Impossible / by John Winfield

Vintage cameras come with their good points and they come with their bad points. One of the bonuses is that the cameras themselves can be found pretty cheap compared to their digital counterparts; £50 for a camera that shoots full-frame 35mm shots compared to £1100 for a Canon 6D digital. The downside of this however is Film itself. Film costs to buy it, costs to develop it and then costs to print it. Where you could store 100 pictures on an SD card it would be at least 3 rolls of film that you wouldn’t be able to see the results of before developing them. The type of camera can also be a factor; good examples are Polaroid cameras. The instant camera was a brilliant idea, take a picture its there for you right there. The costs of Polaroid film and several poor business decisions, caused them to stop production on its instant film and effectively make millions of cameras useless. It seemed impossible to get these cameras to work.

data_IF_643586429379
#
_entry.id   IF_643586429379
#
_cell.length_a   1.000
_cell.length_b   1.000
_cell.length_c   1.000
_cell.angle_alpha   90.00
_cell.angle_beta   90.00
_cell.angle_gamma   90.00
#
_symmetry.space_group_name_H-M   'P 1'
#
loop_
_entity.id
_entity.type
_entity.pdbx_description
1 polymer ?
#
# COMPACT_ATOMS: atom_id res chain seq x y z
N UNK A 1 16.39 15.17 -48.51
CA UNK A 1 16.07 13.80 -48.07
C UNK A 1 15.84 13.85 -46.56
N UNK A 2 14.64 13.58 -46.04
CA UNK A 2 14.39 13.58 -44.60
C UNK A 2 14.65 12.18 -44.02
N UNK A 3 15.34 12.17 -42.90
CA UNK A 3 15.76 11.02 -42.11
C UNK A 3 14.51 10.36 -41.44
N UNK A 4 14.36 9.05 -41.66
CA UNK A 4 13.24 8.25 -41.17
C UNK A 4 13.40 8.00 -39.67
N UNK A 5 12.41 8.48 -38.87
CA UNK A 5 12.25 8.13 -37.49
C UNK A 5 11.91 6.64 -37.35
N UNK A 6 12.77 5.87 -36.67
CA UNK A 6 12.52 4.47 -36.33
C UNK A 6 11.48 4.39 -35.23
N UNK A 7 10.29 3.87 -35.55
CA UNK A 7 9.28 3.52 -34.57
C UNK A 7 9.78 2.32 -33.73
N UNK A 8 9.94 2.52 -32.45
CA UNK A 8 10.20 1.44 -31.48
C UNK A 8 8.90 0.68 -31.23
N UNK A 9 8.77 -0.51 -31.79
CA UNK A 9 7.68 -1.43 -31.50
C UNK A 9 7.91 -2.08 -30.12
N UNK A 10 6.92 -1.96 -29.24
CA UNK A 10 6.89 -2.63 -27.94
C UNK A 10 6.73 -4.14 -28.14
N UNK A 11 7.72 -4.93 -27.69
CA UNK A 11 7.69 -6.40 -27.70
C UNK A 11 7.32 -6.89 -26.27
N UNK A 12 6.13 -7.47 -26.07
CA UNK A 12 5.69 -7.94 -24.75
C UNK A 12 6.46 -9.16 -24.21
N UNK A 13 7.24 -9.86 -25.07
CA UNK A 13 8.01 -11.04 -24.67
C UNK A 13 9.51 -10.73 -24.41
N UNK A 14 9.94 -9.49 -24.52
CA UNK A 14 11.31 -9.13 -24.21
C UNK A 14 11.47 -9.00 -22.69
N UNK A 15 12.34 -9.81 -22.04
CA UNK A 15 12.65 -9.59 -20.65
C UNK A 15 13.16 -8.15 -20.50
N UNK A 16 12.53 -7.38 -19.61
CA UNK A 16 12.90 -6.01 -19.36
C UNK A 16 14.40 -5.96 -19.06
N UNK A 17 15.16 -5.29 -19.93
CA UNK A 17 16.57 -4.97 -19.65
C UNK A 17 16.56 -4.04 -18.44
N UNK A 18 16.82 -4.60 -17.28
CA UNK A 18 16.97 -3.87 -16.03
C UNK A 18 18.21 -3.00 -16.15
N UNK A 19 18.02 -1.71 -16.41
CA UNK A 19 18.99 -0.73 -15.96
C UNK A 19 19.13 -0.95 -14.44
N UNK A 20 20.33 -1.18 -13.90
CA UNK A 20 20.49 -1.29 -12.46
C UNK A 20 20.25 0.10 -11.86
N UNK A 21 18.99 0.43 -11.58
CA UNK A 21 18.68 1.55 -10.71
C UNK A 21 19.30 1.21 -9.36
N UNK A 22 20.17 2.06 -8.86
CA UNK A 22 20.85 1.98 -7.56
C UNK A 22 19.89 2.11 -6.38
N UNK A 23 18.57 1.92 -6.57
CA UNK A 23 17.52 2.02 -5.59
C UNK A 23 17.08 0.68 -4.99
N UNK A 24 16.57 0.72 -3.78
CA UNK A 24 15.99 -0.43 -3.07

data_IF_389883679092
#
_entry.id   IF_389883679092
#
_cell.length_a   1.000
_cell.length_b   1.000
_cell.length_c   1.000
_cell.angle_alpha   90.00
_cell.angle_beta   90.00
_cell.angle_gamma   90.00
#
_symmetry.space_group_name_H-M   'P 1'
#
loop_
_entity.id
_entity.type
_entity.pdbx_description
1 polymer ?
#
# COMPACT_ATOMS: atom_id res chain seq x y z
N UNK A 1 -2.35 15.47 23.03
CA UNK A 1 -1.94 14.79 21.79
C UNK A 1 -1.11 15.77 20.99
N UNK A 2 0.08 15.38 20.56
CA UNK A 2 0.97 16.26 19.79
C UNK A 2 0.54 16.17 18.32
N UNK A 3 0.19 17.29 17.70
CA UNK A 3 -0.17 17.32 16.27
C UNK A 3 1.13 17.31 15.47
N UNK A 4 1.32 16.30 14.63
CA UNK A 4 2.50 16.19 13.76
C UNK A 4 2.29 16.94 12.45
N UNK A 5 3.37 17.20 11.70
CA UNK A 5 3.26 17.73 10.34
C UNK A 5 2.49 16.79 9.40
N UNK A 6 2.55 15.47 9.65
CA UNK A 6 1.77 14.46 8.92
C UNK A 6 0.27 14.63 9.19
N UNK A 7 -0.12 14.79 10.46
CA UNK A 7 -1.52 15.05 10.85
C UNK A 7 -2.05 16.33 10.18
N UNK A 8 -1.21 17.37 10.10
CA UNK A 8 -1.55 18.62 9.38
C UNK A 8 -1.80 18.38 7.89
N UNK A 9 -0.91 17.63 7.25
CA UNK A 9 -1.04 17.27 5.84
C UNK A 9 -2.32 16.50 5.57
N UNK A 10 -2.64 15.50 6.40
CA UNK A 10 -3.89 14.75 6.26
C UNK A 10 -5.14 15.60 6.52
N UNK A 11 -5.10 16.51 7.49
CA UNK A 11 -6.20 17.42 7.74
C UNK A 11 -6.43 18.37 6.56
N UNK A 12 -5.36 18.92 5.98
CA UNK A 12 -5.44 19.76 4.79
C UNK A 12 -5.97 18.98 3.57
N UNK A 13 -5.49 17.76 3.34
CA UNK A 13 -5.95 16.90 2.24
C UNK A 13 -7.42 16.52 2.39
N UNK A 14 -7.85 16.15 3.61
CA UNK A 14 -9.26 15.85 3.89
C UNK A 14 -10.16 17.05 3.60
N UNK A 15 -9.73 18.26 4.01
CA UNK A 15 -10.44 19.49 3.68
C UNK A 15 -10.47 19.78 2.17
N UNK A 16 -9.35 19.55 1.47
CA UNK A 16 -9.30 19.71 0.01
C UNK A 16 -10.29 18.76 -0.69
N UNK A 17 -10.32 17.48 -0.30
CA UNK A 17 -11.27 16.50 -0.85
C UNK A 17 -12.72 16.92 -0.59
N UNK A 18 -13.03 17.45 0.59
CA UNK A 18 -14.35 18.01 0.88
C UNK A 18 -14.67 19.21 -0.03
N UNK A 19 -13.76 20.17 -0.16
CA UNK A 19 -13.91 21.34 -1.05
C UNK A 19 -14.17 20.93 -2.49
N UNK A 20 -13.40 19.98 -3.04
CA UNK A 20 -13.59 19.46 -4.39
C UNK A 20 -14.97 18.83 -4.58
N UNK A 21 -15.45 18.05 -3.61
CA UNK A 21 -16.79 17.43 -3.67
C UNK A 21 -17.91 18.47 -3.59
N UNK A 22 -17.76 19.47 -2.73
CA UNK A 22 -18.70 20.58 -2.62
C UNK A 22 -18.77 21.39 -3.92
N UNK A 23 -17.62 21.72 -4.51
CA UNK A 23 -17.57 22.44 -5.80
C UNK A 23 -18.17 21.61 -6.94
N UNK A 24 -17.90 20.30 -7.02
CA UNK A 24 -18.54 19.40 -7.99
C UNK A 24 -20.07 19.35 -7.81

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In 2008 The Impossible Project was born.  Although Polaroid had stopped production of its films didn’t mean that it wasn’t still very popular. Polaroid was going under a restructuring program, it was effectively trying to get out of being an analogue company and move into a more digital company. They were selling off their analogue production sites; this is where The Impossible Project Started. Florian 'Doc' Kaps and André Bosman bought the Polaroid manufacturing plant in Enschede, Netherlands. They brought back instant photography for the millions of Polaroid cameras around the world. 

Impossible Project is a company that know their market. They create unique specialised products that give a certain level of nostalgia whilst being modern and cutting edge at the same time. I recently bought the SX-70 special edition bundle, which I am very pleased with. As you can see above the special editions replace the iconic Polaroid white square border with gold, silver and colourful versions of it. I have a couple of Polaroids that this film will fit and I will be writing about them in the coming weeks.